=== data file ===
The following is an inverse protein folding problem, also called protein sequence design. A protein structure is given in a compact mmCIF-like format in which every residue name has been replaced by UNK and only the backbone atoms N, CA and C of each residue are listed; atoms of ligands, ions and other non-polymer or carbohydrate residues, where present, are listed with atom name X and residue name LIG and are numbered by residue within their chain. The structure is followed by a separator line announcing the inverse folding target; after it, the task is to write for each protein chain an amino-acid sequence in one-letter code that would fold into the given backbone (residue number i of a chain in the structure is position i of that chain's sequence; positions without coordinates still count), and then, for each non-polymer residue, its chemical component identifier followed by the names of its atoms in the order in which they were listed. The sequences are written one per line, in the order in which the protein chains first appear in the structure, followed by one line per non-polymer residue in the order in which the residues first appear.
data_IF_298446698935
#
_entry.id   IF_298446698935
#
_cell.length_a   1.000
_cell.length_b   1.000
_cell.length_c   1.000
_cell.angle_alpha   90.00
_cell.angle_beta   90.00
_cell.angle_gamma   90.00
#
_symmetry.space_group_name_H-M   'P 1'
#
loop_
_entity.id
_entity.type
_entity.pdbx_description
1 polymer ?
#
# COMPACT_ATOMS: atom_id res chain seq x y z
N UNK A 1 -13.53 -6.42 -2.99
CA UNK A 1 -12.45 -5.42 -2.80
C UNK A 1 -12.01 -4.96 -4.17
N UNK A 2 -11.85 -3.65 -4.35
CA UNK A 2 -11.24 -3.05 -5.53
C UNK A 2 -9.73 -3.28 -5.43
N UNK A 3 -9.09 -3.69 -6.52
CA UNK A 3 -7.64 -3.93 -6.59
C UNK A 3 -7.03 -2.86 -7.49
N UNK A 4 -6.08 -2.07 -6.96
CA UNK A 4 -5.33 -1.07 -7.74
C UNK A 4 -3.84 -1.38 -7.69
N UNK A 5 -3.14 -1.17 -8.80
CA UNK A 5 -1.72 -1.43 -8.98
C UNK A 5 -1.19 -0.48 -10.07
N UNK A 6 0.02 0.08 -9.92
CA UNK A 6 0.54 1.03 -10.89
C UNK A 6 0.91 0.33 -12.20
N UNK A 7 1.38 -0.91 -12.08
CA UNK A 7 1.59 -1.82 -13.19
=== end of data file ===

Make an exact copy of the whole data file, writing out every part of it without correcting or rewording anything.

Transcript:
The following is an inverse protein folding problem, also called protein sequence design. A protein structure is given in a compact mmCIF-like format in which every residue name has been replaced by UNK and only the backbone atoms N, CA and C of each residue are listed; atoms of ligands, ions and other non-polymer or carbohydrate residues, where present, are listed with atom name X and residue name LIG and are numbered by residue within their chain. The structure is followed by a separator line announcing the inverse folding target; after it, the task is to write for each protein chain an amino-acid sequence in one-letter code that would fold into the given backbone (residue number i of a chain in the structure is position i of that chain's sequence; positions without coordinates still count), and then, for each non-polymer residue, its chemical component identifier followed by the names of its atoms in the order in which they were listed. The sequences are written one per line, in the order in which the protein chains first appear in the structure, followed by one line per non-polymer residue in the order in which the residues first appear.
data_IF_298446698935
#
_entry.id   IF_298446698935
#
_cell.length_a   1.000
_cell.length_b   1.000
_cell.length_c   1.000
_cell.angle_alpha   90.00
_cell.angle_beta   90.00
_cell.angle_gamma   90.00
#
_symmetry.space_group_name_H-M   'P 1'
#
loop_
_entity.id
_entity.type
_entity.pdbx_description
1 polymer ?
#
# COMPACT_ATOMS: atom_id res chain seq x y z
N UNK A 1 -13.53 -6.42 -2.99
CA UNK A 1 -12.45 -5.42 -2.80
C UNK A 1 -12.01 -4.96 -4.17
N UNK A 2 -11.85 -3.65 -4.35
CA UNK A 2 -11.24 -3.05 -5.53
C UNK A 2 -9.73 -3.28 -5.43
N UNK A 3 -9.09 -3.69 -6.52
CA UNK A 3 -7.64 -3.93 -6.59
C UNK A 3 -7.03 -2.86 -7.49
N UNK A 4 -6.08 -2.07 -6.96
CA UNK A 4 -5.33 -1.07 -7.74
C UNK A 4 -3.84 -1.38 -7.69
N UNK A 5 -3.14 -1.17 -8.80
CA UNK A 5 -1.72 -1.43 -8.98
C UNK A 5 -1.19 -0.48 -10.07
N UNK A 6 0.02 0.08 -9.92
CA UNK A 6 0.54 1.03 -10.89
C UNK A 6 0.91 0.33 -12.20
N UNK A 7 1.38 -0.91 -12.08
CA UNK A 7 1.59 -1.82 -13.19